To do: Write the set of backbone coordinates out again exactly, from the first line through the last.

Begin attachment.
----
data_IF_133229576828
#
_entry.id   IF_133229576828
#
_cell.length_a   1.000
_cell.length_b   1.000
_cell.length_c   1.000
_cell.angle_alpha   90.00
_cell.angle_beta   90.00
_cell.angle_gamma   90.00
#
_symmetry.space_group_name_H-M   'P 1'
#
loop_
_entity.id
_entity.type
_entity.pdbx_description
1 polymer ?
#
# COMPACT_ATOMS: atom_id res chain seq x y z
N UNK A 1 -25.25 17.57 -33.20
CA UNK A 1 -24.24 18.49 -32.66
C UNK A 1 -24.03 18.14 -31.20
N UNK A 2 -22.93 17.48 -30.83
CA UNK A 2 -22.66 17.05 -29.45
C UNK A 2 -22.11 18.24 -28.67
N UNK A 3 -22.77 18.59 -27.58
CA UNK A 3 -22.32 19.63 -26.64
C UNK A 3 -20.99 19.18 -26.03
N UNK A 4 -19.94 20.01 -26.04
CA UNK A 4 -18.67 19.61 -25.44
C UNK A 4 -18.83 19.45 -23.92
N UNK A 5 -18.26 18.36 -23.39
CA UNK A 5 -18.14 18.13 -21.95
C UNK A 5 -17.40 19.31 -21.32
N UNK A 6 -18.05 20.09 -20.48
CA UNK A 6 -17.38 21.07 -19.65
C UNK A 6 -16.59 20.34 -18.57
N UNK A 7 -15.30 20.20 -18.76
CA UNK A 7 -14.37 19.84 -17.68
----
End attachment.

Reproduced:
data_IF_133229576828
#
_entry.id   IF_133229576828
#
_cell.length_a   1.000
_cell.length_b   1.000
_cell.length_c   1.000
_cell.angle_alpha   90.00
_cell.angle_beta   90.00
_cell.angle_gamma   90.00
#
_symmetry.space_group_name_H-M   'P 1'
#
loop_
_entity.id
_entity.type
_entity.pdbx_description
1 polymer ?
#
# COMPACT_ATOMS: atom_id res chain seq x y z
N UNK A 1 -25.25 17.57 -33.20
CA UNK A 1 -24.24 18.49 -32.66
C UNK A 1 -24.03 18.14 -31.20
N UNK A 2 -22.93 17.48 -30.83
CA UNK A 2 -22.66 17.05 -29.45
C UNK A 2 -22.11 18.24 -28.67
N UNK A 3 -22.77 18.59 -27.58
CA UNK A 3 -22.32 19.63 -26.64
C UNK A 3 -20.99 19.18 -26.03
N UNK A 4 -19.94 20.01 -26.04
CA UNK A 4 -18.67 19.61 -25.44
C UNK A 4 -18.83 19.45 -23.92
N UNK A 5 -18.26 18.36 -23.39
CA UNK A 5 -18.14 18.13 -21.95
C UNK A 5 -17.40 19.31 -21.32
N UNK A 6 -18.05 20.09 -20.48
CA UNK A 6 -17.38 21.07 -19.65
C UNK A 6 -16.59 20.34 -18.57
N UNK A 7 -15.30 20.20 -18.76
CA UNK A 7 -14.37 19.84 -17.68